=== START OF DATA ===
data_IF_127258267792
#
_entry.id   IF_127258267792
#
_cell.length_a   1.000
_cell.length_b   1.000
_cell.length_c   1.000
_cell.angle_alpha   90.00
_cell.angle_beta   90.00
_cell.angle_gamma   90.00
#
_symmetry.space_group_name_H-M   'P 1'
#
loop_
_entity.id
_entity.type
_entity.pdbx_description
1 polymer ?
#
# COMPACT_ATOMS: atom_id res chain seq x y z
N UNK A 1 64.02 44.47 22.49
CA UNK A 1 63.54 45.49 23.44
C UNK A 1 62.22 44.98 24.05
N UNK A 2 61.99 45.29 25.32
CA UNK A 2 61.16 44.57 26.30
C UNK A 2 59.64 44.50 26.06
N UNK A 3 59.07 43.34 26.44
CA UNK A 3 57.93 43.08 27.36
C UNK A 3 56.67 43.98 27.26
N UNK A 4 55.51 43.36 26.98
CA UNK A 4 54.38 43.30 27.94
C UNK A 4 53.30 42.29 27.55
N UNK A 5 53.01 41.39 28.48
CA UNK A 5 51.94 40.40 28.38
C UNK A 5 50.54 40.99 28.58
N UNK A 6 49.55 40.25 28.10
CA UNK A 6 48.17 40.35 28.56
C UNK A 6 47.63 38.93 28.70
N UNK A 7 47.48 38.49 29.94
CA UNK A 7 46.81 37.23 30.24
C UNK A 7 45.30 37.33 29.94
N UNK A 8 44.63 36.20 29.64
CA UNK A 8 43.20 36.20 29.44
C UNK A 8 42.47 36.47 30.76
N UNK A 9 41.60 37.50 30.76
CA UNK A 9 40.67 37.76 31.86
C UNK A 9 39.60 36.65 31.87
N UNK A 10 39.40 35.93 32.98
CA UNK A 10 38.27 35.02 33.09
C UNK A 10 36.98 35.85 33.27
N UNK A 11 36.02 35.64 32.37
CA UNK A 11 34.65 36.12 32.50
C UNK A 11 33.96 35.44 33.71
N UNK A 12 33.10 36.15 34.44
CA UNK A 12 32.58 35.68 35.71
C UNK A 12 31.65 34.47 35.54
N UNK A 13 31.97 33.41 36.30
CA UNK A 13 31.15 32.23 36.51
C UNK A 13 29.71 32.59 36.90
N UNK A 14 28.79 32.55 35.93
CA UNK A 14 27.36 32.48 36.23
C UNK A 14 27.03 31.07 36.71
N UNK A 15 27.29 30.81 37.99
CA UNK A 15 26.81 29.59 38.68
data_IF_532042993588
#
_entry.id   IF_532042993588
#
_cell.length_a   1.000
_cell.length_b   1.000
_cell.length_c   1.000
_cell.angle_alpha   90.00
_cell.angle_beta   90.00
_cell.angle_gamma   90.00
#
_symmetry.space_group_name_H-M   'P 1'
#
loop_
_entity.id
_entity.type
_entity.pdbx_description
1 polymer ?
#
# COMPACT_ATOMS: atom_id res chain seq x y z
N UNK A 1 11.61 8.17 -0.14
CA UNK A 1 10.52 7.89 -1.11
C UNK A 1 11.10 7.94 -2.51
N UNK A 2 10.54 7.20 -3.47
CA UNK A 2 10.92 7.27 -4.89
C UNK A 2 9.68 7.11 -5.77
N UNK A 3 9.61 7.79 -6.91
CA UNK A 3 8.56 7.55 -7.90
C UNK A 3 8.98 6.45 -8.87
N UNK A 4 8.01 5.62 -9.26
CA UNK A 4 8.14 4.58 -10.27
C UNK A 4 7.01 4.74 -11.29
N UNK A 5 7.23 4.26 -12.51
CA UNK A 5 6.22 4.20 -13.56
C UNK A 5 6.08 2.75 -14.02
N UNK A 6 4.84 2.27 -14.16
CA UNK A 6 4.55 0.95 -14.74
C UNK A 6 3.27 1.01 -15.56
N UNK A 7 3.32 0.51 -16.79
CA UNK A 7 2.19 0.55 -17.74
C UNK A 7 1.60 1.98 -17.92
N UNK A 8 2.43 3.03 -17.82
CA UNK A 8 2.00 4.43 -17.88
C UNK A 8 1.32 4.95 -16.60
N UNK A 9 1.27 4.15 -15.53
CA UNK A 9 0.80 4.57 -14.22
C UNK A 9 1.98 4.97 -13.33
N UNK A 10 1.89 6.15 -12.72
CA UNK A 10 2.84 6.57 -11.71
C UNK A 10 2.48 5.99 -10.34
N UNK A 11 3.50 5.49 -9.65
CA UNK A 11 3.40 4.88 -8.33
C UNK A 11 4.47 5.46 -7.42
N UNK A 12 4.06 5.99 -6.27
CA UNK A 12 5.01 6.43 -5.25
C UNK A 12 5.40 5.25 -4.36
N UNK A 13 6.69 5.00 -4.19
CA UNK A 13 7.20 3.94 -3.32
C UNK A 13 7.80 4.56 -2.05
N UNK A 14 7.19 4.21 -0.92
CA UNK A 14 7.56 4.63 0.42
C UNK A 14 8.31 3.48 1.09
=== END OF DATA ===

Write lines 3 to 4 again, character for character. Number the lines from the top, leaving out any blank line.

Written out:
_entry.id   IF_127258267792
#